"Also, from an audience point of view it's important Adam got to this stage. Otherwise it just gets a bit boring. It's also important that Adam got his likeability back. I was concerned he'd lost it."
The actor draws parallels with Adam's changing relationship with his son Matt, and his own relationship with his two daughters. Peggy is at university; Mary did her GCSEs this summer.
"I've got a 21-year-old and a 16-year-old embarking on their lives. I want to be around for them as much as possible, but yet they want to be away, which is natural," he reflects. "And I've got to consider what's happening with the rest of my life.
"One of the traps parents fall into is becoming far too friendly with their teenagers. I completely understand the notion of communication. That's one of the great things which has changed, certainly for my generation, the ability to communicate with your children and listen as well.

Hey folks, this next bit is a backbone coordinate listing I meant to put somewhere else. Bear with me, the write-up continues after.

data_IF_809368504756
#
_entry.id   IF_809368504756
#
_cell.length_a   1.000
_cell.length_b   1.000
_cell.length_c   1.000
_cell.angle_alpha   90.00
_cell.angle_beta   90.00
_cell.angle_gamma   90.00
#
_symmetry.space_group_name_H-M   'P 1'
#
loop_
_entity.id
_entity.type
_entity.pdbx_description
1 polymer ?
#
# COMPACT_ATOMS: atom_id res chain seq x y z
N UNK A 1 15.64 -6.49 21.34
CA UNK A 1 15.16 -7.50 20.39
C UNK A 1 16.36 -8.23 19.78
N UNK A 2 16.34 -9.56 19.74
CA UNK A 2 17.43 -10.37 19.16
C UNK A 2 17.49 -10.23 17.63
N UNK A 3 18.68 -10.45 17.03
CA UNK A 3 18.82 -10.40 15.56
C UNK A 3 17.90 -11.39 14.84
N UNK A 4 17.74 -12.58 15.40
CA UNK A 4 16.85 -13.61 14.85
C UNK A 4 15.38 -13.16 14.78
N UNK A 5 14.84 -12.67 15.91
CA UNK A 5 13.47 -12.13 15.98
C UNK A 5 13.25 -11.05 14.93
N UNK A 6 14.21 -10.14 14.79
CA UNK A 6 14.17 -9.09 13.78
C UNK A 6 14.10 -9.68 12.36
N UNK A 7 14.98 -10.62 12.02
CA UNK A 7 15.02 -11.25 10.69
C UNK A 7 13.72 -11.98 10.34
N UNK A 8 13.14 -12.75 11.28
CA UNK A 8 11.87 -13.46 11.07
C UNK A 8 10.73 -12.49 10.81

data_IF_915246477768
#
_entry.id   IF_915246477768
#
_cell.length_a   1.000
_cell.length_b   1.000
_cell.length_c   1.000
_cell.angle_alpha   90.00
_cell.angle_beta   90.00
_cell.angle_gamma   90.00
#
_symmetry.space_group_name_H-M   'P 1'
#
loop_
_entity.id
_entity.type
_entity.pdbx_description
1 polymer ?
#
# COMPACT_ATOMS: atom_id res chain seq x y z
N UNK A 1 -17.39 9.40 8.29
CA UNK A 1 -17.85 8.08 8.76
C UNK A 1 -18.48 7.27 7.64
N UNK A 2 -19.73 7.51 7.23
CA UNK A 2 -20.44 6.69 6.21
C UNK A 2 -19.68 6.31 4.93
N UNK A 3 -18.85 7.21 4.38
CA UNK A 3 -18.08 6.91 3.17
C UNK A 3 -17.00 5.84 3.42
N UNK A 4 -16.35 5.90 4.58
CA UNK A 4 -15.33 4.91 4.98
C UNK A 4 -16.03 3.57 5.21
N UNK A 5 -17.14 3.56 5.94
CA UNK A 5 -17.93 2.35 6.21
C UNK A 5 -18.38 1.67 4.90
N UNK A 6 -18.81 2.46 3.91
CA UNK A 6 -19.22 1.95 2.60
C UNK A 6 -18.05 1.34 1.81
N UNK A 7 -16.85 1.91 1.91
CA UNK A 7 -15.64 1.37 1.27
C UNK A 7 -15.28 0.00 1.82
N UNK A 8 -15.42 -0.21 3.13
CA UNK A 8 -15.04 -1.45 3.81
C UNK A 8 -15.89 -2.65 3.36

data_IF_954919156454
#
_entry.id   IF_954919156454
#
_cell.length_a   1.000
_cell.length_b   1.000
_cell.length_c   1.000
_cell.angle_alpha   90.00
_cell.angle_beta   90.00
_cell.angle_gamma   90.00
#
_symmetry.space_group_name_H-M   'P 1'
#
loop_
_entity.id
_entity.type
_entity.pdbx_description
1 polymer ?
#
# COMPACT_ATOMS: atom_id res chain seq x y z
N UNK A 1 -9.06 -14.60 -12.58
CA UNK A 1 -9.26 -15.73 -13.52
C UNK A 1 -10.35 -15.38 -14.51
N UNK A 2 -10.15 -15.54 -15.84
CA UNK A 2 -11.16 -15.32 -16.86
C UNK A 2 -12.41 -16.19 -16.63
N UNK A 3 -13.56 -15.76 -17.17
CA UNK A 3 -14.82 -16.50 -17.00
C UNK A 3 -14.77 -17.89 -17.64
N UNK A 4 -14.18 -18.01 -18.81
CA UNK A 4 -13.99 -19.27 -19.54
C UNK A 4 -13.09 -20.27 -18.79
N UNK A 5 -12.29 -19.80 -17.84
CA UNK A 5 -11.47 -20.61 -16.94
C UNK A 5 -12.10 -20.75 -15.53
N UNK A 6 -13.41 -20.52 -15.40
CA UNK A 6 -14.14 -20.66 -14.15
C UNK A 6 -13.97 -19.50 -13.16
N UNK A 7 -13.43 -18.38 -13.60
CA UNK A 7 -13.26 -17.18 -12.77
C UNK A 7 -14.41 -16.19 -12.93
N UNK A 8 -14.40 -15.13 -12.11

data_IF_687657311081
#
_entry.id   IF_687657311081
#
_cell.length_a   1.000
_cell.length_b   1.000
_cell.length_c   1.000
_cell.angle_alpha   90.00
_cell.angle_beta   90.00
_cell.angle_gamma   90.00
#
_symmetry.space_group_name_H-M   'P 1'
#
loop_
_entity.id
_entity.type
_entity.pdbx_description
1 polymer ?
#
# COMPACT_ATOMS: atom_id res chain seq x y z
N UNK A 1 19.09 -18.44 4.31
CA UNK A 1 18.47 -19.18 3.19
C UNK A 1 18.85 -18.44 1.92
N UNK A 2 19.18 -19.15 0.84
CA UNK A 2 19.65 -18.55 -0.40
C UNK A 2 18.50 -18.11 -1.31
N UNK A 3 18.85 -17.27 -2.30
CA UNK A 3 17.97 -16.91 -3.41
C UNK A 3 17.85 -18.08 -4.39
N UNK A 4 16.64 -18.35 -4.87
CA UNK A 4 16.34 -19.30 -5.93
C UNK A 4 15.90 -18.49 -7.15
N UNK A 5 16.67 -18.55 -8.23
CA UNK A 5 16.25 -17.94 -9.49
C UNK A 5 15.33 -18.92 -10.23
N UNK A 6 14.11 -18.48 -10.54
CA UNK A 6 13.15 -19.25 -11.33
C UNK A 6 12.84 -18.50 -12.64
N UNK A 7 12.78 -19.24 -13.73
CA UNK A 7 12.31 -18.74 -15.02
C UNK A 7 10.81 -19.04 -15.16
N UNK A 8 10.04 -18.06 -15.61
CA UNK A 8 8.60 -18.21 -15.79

"But as great as it is to be friendly, I think it's also important that your parents are something to rebel against. Having two children I'm constantly learning, the more grown up they get. I think people will relate to Matt laying down the boundaries for his father, rather than the other way around."
He's flattered by compliments on his trimness, crediting regular gym sessions, golf and "self-discipline", although he still enjoys the odd boozy night out (while his Cold Feet co-stars are more into herbal teas, according to Fay Ripley). He seems to have lost the cockiness of his youth that led many, back home, to regard him as 'full of himself'. At almost 54 years old, he has finally embraced the ageing process.
"I think the minute you say you're not ready to grow old, that means you are ready to grow old," he says. "There's something about confronting it. It's challenging the notion of it. That's why you say you're not ready. But what is unspoken is, 'But I have to'.